Despite weakness in the global economy already affecting Singapore’s open economy1, a HSBC global survey finds local businesses retain a broadly optimistic trade outlook, citing productivity and technological enhancements as avenues for competitive delta. However, a skills shortage is seen as a key commercial vulnerability in achieving these aspirations.
The findings come from HSBC’s ‘Navigator: Made for the Future’, a survey of over 2,500 companies in 14 countries and territories, including the views of the key decision makers in 200 businesses in Singapore.
The Navigator Survey comes as Singapore policymakers put economic growth forecasts under review in light of the global slowdown in manufacturing, trade and investment.2 Yet with the country’s economic fundamentals remaining intact and resilience shining through in the modern services sector3, the survey reveals continued optimism amongst Singapore’s businesses.
According to the survey, 78% of Singapore firms expect to grow in the next 1-2 years, in line with the global average (79%). Additionally, 35% of Singapore’s businesses say they have become more optimistic about growth in the last 12 months, although this falls behind the global average of 53%.
Singapore’s businesses on the whole (51%) see more opportunities on the horizon in the next 1-2 years, just below the global average (54%).
Yet despite the business optimism, 20% of Singapore firms say they see threats ahead (global average 12%). The top threats for Singapore’s businesses include new competitors (33%), uncertain / declining customer demand, cyber security and protectionism.
The survey finds that business leaders in the Republic are echoing the priorities set out by Singapore’s Smart Nation4 initiative, with improving productivity (31%) and the adoption of new technologies (29%) as the main opportunities for business growth (compared to global average of 26% respectively for each).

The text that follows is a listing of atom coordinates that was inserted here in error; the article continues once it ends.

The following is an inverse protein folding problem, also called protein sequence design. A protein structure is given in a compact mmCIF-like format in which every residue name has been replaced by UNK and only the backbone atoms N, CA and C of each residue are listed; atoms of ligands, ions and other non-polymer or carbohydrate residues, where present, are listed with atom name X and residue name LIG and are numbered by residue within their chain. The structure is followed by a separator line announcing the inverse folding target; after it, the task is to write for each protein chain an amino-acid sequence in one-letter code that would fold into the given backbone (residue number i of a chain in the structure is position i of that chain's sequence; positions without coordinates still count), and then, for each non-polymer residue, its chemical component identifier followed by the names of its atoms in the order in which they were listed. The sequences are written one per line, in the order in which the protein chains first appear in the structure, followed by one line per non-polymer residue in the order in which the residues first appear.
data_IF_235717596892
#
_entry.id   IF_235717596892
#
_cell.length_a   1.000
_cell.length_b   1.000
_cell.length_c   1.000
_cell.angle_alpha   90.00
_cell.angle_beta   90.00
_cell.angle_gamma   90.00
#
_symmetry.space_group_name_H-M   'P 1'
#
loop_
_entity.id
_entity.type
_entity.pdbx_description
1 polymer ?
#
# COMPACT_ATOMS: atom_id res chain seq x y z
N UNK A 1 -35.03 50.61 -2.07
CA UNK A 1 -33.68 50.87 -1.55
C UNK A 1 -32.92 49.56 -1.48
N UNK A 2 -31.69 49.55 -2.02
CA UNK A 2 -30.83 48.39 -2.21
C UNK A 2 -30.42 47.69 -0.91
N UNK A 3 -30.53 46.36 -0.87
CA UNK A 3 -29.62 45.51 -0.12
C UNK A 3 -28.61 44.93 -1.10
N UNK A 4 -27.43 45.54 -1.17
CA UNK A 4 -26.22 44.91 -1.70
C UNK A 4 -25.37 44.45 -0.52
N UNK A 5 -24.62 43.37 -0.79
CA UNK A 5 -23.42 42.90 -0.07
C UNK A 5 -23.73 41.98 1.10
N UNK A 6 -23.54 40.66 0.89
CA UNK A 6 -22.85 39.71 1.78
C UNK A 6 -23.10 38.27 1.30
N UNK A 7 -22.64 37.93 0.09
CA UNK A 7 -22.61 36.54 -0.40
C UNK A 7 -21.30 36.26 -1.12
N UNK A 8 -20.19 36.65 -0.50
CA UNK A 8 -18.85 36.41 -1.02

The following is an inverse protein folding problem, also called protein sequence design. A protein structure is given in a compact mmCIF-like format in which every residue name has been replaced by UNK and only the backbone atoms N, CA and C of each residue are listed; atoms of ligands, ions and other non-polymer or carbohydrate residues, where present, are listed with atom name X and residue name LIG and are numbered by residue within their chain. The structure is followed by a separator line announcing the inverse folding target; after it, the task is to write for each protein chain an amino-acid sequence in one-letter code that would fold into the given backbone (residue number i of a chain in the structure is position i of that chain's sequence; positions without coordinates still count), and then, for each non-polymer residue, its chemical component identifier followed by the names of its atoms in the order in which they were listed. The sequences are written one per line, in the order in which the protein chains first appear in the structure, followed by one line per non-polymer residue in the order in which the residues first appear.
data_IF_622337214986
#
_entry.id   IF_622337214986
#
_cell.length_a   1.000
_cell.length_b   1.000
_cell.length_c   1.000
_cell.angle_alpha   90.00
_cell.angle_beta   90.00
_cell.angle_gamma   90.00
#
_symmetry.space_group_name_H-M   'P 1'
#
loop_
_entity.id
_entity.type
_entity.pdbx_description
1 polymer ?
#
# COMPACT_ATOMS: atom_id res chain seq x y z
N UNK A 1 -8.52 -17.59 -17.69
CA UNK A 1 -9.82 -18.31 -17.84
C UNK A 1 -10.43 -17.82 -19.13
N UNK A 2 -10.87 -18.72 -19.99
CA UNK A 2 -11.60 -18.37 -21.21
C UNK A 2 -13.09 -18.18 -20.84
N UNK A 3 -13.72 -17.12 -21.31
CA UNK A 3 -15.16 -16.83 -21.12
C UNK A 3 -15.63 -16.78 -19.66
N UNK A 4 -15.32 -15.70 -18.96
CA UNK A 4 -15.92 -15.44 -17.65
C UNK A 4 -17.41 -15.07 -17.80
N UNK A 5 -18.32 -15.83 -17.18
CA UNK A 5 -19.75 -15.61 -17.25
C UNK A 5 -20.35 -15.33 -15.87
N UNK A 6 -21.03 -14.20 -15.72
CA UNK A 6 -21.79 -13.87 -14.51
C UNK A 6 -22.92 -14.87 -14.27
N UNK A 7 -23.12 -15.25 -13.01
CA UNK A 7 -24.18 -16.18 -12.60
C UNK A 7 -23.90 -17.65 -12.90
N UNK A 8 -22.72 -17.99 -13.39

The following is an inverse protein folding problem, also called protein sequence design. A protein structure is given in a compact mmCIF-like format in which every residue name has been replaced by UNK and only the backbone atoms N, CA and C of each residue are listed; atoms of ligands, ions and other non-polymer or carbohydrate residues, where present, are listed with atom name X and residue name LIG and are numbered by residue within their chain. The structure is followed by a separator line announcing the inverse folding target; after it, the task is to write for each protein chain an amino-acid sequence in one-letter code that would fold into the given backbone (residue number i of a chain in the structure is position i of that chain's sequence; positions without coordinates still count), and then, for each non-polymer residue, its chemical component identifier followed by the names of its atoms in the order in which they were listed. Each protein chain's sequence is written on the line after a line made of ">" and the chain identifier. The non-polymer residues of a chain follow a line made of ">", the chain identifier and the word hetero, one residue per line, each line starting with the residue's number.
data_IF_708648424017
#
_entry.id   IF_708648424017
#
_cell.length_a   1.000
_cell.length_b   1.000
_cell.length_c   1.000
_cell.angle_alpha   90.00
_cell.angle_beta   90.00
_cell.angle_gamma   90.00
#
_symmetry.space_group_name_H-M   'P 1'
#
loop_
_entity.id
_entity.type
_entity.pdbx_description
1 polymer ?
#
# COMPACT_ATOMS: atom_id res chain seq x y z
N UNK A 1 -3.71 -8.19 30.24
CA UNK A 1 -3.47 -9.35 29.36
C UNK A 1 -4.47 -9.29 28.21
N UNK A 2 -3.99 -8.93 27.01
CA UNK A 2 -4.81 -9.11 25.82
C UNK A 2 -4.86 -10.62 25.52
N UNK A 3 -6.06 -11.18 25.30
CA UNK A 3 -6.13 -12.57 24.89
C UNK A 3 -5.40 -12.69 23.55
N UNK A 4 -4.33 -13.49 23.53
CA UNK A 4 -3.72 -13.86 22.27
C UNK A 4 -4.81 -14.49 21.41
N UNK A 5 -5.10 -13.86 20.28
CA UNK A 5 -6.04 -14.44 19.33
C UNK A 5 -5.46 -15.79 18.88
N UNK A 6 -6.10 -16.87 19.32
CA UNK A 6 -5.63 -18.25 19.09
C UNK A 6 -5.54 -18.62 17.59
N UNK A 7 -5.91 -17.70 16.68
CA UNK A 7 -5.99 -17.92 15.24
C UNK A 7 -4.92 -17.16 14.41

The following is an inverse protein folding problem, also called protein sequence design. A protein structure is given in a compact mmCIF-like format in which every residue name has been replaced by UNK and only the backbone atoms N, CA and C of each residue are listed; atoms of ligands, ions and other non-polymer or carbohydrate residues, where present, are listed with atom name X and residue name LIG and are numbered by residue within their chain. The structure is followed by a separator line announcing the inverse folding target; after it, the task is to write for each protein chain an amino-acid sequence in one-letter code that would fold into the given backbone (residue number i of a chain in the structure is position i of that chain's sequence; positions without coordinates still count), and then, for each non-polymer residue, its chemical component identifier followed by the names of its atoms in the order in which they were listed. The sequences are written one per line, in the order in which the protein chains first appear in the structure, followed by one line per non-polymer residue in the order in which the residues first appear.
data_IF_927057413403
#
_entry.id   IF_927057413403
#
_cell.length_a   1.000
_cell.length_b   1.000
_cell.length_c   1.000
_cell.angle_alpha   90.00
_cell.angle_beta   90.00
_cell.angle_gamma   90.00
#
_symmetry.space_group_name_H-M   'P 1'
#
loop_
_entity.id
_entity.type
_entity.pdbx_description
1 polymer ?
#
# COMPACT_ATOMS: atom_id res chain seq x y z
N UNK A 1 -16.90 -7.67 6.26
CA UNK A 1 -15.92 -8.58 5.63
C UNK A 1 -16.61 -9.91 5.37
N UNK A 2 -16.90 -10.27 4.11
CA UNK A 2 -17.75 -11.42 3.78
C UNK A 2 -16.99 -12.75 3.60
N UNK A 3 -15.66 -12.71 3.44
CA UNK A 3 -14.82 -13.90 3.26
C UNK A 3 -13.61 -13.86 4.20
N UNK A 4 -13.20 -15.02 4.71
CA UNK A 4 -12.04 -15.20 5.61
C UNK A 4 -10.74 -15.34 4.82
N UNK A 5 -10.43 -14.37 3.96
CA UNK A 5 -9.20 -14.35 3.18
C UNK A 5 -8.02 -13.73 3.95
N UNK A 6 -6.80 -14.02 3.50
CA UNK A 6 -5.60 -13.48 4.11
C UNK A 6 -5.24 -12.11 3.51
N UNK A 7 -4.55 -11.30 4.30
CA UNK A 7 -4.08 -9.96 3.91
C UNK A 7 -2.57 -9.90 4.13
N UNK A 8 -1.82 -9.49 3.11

In addition, the survey revealed the importance of innovation to maintaining business continuity, with 44% stating that innovation is a pre-requisite for survival, the second highest level in APAC after China (50%) and above the global average (38%).
Alan Turner, Head of Commercial Banking, HSBC Singapore, said:
“Unquestionably, trade tensions and the shift in expectations of the US Fed on interest rates suggest that we’re near the end of the current economic cycle. As an open and trade-sensitive economy, Singapore will feel this global softness more keenly than other markets. Driving productivity and technological innovation will be the beachhead in Singapore firms’ fight against a subdued domestic and global economic outlook. The path to achieving future growth has been laid out in the Smart Nation initiative, and it is encouraging to see that businesses are showing confidence in the principles to achieve this; placing innovation, technology and productivity and the forefront.
Skills shortages a particular pain point for Singapore
Whilst on board with Singapore’s Smart Nation, Singapore’s firms are calling out for an increase in skills to meet the future challenges underpinning digitalisation of the economy. Singapore businesses identify skills shortage as a key barrier to innovation (36%) compared to the global average (28%), reflecting the second highest percentage amongst markets surveyed.
In addition, Singapore businesses place greater emphasis on people when it comes to future proofing their businesses, with more firms considering investing in the skills of their workforce (26%) compared to the global average (22%), and higher than any other Asia Pacific market. When it comes to the type of skills needed in the Singapore workforce to keep up with the adoption of innovation in businesses, cybersecurity skills rank as the highest (28%), more so than the average across the fourteen markets surveyed (20%).
Mr Turner continued: “The survey also reveals Singapore’s current catch 22: increasing productivity, technology and innovation will overcome competitive threats, but skills shortage and gaps need to be filled. While Singapore continues to grapple with how to better equip its workers to compete in a technologically advancing and increasingly competitive environment, it will be up to the decision makers to allocate investment in their people to ensure their businesses are made for the future.”
The survey comes as recent findings reveal the focus on technology hiring in Singapore. For example about one-third of job roles in Singapore’s financial sector are expected to be “transformed” in the next three to five years as technology takes over a significant portion of job tasks, according to a report by the Institute of Banking and Finance and the Monetary Authority of Singapore (MAS)5. Separately, online hiring in Singapore saw a 16% year-on-year growth in May 2019 according to the Monster Employment Index (MEI), which was dominated by recruitment activity in the IT, telecommunications, business process outsourcing and IT-enabled services industries.6